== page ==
Want more indulgent features? That annoying sound that echoes around the doors every time you forget to put on your seatbelt is actually a harp in the Ghost. It rings, subtly, to remind your chauffeur to get his act together.

Perhaps the piece de resistance of every Roller is bull-leather seats. Why? Because cows get stretch marks; bulls apparently don’t. The bulls live their entire lives away from fences
to keep their skins from getting nicked.Not bad for a cool quarter million.

Fussy Ferraris

The famous kings of speed from Maranello don’t screw around when it comes to their cars. Enzo Ferrari, who loved women almost as much as he loved racing, was a true savant when it came to cars and nitpicked over every racecar he produced. That legend has carried on to Ferrari’s current cars, including the F12berlinetta — yeah, that’s all one word — which is unbelievably $330,000 in base spec.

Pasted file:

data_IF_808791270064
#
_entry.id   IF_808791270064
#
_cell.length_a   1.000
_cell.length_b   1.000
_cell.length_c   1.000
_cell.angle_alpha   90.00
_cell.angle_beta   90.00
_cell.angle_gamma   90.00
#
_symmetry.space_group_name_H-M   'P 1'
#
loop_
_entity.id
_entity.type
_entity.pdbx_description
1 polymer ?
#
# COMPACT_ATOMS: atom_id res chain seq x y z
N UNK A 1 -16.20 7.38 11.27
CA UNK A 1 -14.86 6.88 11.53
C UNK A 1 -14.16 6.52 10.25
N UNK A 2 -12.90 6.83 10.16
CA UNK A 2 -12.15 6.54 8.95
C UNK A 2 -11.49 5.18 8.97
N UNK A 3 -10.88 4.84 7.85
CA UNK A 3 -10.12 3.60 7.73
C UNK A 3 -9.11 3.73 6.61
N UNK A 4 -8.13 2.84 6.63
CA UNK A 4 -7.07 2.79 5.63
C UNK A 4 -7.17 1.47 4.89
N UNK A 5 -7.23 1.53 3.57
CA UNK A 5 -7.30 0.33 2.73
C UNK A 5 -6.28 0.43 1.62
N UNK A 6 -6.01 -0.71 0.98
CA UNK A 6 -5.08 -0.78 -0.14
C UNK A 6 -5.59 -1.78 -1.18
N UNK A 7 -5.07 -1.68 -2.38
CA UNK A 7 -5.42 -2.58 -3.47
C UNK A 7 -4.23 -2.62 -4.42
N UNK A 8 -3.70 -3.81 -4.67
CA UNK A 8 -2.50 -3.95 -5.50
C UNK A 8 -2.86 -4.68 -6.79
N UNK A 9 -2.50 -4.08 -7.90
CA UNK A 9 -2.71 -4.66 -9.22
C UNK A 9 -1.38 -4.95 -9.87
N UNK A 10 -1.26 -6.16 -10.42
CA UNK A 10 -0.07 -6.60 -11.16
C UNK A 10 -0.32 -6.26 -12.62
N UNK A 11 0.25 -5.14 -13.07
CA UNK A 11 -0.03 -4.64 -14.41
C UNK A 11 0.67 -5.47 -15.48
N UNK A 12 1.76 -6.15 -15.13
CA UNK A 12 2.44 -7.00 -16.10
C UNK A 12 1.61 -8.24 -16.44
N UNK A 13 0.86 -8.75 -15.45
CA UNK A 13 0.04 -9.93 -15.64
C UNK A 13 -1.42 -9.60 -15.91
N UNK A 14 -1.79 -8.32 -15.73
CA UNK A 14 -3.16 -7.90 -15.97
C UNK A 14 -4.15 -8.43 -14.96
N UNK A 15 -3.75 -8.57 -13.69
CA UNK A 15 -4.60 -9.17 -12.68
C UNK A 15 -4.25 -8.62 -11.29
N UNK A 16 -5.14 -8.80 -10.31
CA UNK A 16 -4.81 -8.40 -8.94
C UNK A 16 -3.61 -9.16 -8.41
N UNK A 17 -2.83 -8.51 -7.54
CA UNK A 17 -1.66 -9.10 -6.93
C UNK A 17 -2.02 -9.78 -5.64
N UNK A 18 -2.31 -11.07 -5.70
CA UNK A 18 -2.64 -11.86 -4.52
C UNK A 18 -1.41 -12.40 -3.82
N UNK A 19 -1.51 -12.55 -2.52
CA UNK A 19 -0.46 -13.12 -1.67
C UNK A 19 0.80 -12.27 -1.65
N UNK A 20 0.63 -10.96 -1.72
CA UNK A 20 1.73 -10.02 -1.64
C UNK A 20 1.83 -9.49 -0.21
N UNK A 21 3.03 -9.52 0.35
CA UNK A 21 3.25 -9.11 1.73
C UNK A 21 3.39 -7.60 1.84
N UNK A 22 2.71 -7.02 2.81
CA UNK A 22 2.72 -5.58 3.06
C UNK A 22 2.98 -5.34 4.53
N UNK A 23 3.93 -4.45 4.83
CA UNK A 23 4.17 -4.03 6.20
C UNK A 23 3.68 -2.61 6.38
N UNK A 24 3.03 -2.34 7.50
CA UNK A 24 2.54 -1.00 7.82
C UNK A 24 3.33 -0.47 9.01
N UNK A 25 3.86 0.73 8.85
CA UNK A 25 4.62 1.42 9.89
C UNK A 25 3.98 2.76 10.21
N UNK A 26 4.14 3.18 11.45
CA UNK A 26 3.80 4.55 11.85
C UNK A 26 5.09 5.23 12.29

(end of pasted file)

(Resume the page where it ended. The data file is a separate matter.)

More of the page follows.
The F12-Berlinetta is the fastest production car Ferrari has ever made. It’s also the most expensive, but it’s not the most expensive Ferrari to come out of the factory. It’s not even the most exclusive, and that takes into account that if you wanted an F12-Berlinetta right now, you’d still have to wait forever and a day unless you were invited to buy it. (Yeah, Ferrari still invites people to blow a mid-sized fortune on its cars like in the 1960s.)

The Ferrari FXX holds the title of being the most insane buyer’s program car of all time. Only 20 or so buyers were ever asked to buy the car, which was based on a 2002 Ferrari Enzo, and sold for €2 million (about $2.5 million) to the lucky buyers. Here’s the best part: Buyers didn’t get to keep the car.

For that much money, Ferrari kept all of the FXX cars in Italy and would send the car to the track where you could whale the hell out of it for a day and give it right back. Ferrari used information from the drives to develop other cars, making FXX buyers the most ove-reager guinea pigs of all automaker history.